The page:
Natasha Knobel didn't let her illness define her

A young woman is remembered for her impact on countless others.
Published January 20 2012
Updated January 21 2012

DUNEDIN — Few people knew about the times that Natasha Knobel cheated death. Not even some of her closest friends.

They knew her as a soccer player, loud and stubborn, whose energy seemed unending.

She was the diligent student who completed an internship through AmeriCorps with the Clearwater police in pursuit of a law enforcement career.

And she was the budding actress who performed with the cast of Howl-O-Scream each year and made countless friends, the girl who seemed to always have a can of Coke in hand, the music lover who carried an iPod with more than 6,000 songs.

Miss Knobel didn't talk much about the many medications she took to keep her body functioning or the catheter needles that left scars on her body.

She wanted to be known as the pretty girl or even the mean girl, she told her parents. Anything other than "the sick girl."

"She had tons of friends and people who wanted to be around her," said Roger Picard, 29, her close friend and roommate. "So many people didn't know what she was going through."

Miss Knobel had polycystic kidney disease — or PKD — a genetic disorder that forces many sufferers to undergo dialysis to survive. Though the disease was a constant burden, she was determined not to let her ailments define her.

Picard, a certified hemodialysis technician, remembers the day in late October 2009 when the pretty woman with red hair walked into the dialysis clinic. Sitting under the bright clinic lights amid the whirring and beeping of dialysis machines, Miss Knobel stood out — she was one of the few young people there, and even with needles puncturing her skin, she was all smiles.

They connected on Facebook. Picard learned all about her dreams and ambitions.

She wanted to be a cop, but things changed when she turned 25 and she was no longer covered by her parents' insurance. It led her to pursue a career as a dental assistant — a secure job where she could more easily obtain the coverage she needed.

Miss Knobel and Picard began dating and, after a while, moved into a Palm Harbor apartment together.

He came to know well the story of what illness had forced her to overcome.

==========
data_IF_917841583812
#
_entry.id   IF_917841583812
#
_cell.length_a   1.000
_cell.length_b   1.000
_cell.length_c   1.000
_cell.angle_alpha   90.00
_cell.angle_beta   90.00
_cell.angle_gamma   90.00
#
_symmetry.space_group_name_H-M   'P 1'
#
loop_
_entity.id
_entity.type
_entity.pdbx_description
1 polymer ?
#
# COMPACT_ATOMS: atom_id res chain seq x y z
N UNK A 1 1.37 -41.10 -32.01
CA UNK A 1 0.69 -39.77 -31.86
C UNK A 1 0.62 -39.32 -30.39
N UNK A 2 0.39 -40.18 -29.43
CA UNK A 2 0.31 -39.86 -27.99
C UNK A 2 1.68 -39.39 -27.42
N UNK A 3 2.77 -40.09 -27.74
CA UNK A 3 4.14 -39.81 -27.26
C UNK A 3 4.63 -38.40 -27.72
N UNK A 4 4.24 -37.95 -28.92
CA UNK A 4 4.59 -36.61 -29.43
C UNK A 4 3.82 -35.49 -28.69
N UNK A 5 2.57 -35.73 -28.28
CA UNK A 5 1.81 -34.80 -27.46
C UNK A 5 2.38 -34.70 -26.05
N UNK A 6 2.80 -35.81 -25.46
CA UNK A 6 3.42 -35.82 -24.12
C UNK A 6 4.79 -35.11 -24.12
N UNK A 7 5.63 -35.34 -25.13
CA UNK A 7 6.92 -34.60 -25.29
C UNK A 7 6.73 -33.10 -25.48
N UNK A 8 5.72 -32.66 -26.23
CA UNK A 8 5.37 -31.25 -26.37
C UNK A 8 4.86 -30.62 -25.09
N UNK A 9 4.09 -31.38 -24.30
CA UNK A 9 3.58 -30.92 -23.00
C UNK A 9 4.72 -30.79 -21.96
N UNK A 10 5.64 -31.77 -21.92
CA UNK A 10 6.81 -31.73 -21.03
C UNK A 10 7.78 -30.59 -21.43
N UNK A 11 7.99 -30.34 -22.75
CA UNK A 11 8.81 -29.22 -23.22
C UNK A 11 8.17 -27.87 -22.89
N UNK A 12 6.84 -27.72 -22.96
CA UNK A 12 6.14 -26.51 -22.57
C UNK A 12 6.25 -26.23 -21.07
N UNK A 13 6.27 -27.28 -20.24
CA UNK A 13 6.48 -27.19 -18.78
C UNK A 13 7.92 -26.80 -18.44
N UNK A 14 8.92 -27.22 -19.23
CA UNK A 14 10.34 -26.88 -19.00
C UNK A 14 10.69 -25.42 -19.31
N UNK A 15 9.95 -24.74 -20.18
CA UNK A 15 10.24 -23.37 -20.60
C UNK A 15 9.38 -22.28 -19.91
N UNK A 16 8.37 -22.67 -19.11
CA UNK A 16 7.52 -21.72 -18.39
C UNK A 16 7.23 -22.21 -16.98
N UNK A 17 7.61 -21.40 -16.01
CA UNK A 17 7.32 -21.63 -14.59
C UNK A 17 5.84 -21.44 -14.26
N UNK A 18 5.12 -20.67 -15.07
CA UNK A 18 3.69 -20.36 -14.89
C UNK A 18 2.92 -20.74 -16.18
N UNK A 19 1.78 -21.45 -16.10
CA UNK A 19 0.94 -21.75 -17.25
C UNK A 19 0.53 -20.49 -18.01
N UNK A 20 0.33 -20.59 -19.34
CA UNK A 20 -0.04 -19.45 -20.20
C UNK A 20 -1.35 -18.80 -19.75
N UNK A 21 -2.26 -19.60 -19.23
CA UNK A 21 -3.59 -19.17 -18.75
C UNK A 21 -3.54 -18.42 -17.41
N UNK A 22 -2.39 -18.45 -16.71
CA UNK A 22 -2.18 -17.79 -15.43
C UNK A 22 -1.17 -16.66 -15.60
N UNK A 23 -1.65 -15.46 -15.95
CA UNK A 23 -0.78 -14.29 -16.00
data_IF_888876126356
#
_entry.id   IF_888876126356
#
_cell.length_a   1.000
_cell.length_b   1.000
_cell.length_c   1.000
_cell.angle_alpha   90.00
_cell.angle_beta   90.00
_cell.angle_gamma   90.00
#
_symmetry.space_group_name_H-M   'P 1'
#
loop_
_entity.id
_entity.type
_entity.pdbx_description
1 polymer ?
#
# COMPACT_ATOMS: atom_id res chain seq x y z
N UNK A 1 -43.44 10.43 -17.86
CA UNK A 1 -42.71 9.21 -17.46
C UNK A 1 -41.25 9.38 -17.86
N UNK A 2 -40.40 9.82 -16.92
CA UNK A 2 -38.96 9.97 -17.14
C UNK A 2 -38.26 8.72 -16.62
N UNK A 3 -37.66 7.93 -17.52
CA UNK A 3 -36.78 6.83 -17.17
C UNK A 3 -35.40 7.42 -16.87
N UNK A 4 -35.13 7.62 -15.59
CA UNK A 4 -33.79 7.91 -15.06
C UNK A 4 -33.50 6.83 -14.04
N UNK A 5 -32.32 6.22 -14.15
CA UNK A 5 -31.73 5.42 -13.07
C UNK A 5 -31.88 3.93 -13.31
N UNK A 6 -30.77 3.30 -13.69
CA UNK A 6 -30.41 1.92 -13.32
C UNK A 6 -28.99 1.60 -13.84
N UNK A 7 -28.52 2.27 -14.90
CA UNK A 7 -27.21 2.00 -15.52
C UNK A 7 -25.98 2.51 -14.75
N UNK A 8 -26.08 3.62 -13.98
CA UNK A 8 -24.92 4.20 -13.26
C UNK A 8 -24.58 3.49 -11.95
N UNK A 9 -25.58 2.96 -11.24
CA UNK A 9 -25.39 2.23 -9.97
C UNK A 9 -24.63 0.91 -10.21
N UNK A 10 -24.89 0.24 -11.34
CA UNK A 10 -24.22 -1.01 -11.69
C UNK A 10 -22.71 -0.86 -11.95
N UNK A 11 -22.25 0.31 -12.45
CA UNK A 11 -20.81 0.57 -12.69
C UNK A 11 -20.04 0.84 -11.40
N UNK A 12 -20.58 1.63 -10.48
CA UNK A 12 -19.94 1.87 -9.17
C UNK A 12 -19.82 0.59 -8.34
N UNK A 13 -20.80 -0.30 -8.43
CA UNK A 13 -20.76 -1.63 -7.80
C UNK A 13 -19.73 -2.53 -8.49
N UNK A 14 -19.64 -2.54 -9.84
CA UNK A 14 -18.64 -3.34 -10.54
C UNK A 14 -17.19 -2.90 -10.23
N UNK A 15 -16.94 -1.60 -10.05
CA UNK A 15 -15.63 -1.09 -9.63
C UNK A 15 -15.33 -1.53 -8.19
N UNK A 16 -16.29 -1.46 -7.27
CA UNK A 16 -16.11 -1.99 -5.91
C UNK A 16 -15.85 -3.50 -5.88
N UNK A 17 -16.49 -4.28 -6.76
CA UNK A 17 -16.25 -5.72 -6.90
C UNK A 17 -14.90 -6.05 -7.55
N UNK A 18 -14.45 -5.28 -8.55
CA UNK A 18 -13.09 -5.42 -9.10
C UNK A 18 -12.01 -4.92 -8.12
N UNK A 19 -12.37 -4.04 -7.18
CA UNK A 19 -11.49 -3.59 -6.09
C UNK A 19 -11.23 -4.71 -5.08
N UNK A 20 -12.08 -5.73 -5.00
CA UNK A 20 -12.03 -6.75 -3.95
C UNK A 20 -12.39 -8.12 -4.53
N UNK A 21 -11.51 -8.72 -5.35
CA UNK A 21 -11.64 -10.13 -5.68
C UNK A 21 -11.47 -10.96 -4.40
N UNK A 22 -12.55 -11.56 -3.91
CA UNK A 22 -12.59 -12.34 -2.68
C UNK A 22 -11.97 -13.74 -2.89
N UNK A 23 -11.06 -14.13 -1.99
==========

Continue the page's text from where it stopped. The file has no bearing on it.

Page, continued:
Doctors had first detected PKD in Miss Knobel when she was an infant. The disease is marked by the appearance of fluid-filled cysts that form on the kidneys, slowly overtaking the organs that help regulate the expulsion of waste from the body.

By the time Miss Knobel was 14, her kidneys were failing.

She had two options: undergo dialysis or have a kidney transplant. Her mother, Tonja Knobel, made the latter option possible, donating a kidney.

What followed was a lifestyle unlike what Miss Knobel had known before. She was no longer lethargic, no longer in pain. Three months after the transplant she was back on the Largo High School soccer team, while also running track and cross country. At six months, she competed in a "Transplant Olympics."

But the feeling was temporary.

In 2002, during her first year of college at Florida State University, the symptoms returned. Her energy plummeted and she began to have seizures — signs that her body was rejecting the transplanted kidney.

Doctors put her on dialysis, a procedure she had to endure sometimes as much as five times a week while she awaited another transplant.

She waited nine years, undergoing dialysis nearly 1,500 times. But she never stopped living.

"She did what she wanted and didn't let it hinder her," Picard said. "The girl is a fighter. It's not like she just gave up."

Dialysis sessions became study sessions. She sought adventure when she could — accompanying a group of friends on a trip to North Carolina, where she was the only one who didn't go overboard on a river rafting journey. With her family, she vacationed to Holland, where her father, Hans Knobel, was born. This summer, she went parasailing.

Her relationship with Picard ended, but they remained friends and roommates. In the last six months, stacks of boxes of medical supplies filled their apartment and they moved a dialysis machine into a corner. Picard administered home-based treatments while Miss Knobel studied or watched TV or played cards with him and other friends.

The year 2012 was going to be hers. It would be the year she completed her degree at the Ultimate Medical Academy, the year she became a dental assistant.

Maybe, she told her mother, it would be the year she got a new kidney.

On Jan. 7, Miss Knobel died in her sleep. She was 27.

More than 300 people attended funeral services for her less than a week later. Many knew her only in passing. Some were classmates, some were coworkers from her internship, some were fellow Howl-O-Scream cast members.

All, her family said, were a testament to a girl who cared about people and accepted them as they accepted her.

"I think her life and what she meant to people speaks for itself," said Hans Knobel.

"People from far away and people from long ago told us: 'She made me a better person.' "

Dan Sullivan can be reached at (727) 893-8321 or